Vale Gough Whitlam
9.27pm | October 21, 2014
The election of the Whitlam Government in 1972 precedes my birth. However the decisions of that government shape both the country I grew up in and the party I joined.
Gough's government changed us, as Labor sought "to promote equality, to involve the people of Australia in the decision making processes of our land; and to liberate the talents and uplift the horizons of the Australian people."
Even now it's a striking vision for a more democratic Australia; augmenting our enduring intolerance for economic injustice with a rich humanist conception of self realisation through creativity and knowledge. It's a vision which continues to exert a powerful force within Labor communities across the country, through both it's practical and philosophical legacies.
Amongst the many lessons bequeathed to our party by Gough is the power of a government to make change when working in partnership with the community. Reviewing the decisions taken in the earliest days of the government by the duumvirate, it is striking how many of these decisions reflect the priorities which animated contemporary political activists, and that through those means were already re-shaping Australian society.
This was no more evident than in the area of women's rights, where women across the nation looked to the government to act on their demands for equality. In the first fourteen days Whitlam directed the conciliation and arbitration commission to re-open the equal pay case and appointed Elizabeth Evatt to the Commission. He placed the contraceptive pill on the National Health Scheme, contributed $300,000 for international birth control programs, and ended the ban on advertising contraceptives in the ACT. More than forty years later, as Labor once again seeks to renew itself, many of our members and leaders look reinforce and reinvigorate such powerful political partnerships between community and parliamentary actors.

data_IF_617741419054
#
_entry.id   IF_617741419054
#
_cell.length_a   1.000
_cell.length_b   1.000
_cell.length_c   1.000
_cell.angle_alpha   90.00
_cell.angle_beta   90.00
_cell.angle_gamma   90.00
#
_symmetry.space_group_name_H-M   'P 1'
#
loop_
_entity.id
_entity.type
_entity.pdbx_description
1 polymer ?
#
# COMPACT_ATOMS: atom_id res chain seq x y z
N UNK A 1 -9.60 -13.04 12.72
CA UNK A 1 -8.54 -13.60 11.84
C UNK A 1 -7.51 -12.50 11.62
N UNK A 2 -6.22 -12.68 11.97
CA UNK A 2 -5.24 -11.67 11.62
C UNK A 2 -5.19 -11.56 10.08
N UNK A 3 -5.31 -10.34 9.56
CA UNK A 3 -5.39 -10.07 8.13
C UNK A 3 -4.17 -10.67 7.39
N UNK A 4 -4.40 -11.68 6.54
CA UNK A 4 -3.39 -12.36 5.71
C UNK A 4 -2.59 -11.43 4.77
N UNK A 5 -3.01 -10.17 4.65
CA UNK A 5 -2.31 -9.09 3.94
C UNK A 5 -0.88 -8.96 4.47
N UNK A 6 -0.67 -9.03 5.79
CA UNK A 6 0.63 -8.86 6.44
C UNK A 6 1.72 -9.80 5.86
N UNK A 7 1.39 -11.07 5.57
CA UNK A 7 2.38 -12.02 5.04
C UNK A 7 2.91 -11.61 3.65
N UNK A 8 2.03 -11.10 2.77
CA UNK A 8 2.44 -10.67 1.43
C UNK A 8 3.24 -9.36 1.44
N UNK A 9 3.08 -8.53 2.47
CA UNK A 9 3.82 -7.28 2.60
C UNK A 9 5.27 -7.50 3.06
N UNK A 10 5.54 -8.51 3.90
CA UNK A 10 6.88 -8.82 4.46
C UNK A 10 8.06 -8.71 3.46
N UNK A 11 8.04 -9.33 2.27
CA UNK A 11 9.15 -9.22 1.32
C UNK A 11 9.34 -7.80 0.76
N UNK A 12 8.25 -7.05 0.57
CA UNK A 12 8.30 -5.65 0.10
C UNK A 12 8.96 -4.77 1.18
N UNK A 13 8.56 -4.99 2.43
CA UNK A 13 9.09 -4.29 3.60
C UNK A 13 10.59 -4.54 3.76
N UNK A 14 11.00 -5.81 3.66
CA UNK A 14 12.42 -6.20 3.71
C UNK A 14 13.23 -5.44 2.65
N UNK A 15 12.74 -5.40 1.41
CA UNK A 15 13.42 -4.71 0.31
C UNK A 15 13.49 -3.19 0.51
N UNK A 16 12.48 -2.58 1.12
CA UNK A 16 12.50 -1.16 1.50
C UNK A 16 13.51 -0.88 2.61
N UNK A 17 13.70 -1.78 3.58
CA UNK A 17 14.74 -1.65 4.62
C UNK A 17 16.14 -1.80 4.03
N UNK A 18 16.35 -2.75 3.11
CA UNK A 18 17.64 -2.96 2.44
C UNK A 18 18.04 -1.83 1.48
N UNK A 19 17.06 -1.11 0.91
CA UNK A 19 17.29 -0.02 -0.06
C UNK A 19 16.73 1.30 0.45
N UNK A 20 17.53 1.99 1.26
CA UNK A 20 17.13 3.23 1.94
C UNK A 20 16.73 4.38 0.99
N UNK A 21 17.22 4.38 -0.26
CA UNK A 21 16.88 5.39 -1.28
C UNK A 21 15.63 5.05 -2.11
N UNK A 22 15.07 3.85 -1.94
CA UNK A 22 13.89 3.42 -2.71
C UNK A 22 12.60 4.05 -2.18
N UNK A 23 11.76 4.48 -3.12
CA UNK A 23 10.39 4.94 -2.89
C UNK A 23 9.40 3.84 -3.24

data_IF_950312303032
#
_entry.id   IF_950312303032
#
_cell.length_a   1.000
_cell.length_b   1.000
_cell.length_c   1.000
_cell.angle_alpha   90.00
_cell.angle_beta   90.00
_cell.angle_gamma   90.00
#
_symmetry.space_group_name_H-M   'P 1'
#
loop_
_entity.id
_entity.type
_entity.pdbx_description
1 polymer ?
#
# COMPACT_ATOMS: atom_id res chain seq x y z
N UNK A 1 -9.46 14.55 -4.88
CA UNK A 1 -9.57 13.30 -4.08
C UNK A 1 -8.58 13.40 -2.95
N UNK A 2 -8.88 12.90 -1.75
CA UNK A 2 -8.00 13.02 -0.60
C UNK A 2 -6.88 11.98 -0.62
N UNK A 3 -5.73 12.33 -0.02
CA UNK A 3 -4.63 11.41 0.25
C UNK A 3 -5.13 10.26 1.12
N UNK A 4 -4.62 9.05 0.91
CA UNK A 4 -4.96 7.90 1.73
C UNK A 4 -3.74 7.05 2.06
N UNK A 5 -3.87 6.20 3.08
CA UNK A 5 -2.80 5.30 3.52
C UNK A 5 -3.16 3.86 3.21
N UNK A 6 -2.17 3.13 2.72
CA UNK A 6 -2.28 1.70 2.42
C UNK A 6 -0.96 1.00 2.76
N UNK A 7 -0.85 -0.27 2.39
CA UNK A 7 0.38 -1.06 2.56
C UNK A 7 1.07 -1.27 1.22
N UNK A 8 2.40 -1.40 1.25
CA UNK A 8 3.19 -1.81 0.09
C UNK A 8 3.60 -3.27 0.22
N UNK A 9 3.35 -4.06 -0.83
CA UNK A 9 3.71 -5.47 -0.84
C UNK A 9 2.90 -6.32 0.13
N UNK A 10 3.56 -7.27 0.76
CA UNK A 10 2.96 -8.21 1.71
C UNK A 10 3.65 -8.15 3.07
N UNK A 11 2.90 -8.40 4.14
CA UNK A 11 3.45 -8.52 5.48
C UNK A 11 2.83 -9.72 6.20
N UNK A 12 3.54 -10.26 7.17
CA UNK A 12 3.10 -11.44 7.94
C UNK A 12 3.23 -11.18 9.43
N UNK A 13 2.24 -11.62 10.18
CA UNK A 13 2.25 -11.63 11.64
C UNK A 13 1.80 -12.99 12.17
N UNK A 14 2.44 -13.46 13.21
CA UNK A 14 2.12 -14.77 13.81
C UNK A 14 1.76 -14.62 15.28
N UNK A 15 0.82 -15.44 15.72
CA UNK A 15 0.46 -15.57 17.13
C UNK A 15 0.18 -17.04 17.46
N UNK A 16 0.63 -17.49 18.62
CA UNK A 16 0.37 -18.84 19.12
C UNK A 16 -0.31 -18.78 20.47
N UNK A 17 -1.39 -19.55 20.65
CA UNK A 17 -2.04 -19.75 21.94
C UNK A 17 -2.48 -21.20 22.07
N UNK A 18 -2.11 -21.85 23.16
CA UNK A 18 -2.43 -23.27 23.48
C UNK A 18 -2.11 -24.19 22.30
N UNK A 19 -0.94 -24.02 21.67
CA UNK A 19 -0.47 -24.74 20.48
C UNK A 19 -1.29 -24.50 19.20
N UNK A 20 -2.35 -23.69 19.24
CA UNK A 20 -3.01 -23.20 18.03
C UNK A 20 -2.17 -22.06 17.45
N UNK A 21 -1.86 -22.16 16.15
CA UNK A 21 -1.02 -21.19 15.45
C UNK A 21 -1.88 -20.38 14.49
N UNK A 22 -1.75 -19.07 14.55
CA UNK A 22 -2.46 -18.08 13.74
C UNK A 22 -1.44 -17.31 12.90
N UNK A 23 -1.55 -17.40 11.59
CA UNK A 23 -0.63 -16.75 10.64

In concluding his "It's Time" speech Gough said that: "... the best team, the best policies, the best advisors are not enough. I need your help. I need the help of the Australian people; and given that, I do not for a moment believe that we should set limits on what we can achieve together, for our country, our people, our future."
Gough's words remain as relevant today as then, reminding us of the ethical and practical power of democracy.
Vale Gough, and thank you.